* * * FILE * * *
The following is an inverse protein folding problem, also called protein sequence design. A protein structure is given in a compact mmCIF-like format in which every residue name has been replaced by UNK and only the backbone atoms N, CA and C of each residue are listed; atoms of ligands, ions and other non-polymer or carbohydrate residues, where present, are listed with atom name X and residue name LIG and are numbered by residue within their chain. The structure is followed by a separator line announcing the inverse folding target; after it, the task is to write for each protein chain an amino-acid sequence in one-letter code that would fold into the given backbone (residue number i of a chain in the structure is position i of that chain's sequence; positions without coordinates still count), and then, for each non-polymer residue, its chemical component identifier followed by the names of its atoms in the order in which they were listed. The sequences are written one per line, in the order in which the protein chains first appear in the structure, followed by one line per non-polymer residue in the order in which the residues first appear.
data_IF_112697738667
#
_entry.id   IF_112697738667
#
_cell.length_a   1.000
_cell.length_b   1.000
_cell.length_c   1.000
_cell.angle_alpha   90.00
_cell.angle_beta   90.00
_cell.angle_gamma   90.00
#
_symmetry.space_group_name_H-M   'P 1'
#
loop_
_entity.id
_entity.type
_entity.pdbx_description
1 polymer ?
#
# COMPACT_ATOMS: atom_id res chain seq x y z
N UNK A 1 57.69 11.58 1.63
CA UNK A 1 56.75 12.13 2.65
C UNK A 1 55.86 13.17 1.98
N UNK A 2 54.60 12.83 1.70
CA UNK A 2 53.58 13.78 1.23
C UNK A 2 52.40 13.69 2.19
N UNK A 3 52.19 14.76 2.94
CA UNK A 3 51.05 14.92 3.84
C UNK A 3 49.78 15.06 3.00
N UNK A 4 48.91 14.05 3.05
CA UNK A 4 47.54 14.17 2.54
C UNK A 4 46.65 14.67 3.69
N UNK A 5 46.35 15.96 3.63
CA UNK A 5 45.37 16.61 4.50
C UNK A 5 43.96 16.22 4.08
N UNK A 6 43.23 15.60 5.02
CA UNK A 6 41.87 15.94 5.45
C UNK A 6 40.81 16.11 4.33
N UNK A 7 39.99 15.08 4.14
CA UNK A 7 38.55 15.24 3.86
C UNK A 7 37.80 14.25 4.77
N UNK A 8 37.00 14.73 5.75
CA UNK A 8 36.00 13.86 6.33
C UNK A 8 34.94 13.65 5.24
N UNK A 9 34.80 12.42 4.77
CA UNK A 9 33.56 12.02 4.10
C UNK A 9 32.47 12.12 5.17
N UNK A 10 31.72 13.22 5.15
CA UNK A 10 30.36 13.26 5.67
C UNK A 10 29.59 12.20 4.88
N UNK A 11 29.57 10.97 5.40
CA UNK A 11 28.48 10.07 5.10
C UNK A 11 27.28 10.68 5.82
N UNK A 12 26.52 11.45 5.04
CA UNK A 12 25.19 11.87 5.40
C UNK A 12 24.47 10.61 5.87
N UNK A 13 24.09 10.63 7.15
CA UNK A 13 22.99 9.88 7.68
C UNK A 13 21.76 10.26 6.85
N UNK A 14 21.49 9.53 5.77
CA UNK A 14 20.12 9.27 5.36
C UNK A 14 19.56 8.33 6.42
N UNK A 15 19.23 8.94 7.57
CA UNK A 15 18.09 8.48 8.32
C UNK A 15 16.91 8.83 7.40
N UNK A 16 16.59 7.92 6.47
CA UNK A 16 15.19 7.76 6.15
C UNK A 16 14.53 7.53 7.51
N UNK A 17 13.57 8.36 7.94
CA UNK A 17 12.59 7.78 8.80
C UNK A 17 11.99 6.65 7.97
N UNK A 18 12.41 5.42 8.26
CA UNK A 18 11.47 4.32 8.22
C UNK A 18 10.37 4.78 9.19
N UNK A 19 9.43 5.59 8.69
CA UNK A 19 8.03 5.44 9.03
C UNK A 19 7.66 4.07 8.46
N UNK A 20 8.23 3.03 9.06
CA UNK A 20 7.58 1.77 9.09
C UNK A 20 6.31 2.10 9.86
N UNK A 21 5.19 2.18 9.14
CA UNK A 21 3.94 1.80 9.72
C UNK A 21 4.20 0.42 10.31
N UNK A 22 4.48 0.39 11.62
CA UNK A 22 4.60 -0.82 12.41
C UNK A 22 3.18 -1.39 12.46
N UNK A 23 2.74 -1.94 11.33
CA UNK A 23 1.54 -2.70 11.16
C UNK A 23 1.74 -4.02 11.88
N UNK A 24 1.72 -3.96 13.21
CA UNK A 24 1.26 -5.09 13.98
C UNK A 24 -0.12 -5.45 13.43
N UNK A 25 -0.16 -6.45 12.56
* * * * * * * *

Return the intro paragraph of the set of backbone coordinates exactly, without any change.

The following is an inverse protein folding problem, also called protein sequence design. A protein structure is given in a compact mmCIF-like format in which every residue name has been replaced by UNK and only the backbone atoms N, CA and C of each residue are listed; atoms of ligands, ions and other non-polymer or carbohydrate residues, where present, are listed with atom name X and residue name LIG and are numbered by residue within their chain. The structure is followed by a separator line announcing the inverse folding target; after it, the task is to write for each protein chain an amino-acid sequence in one-letter code that would fold into the given backbone (residue number i of a chain in the structure is position i of that chain's sequence; positions without coordinates still count), and then, for each non-polymer residue, its chemical component identifier followed by the names of its atoms in the order in which they were listed. The sequences are written one per line, in the order in which the protein chains first appear in the structure, followed by one line per non-polymer residue in the order in which the residues first appear.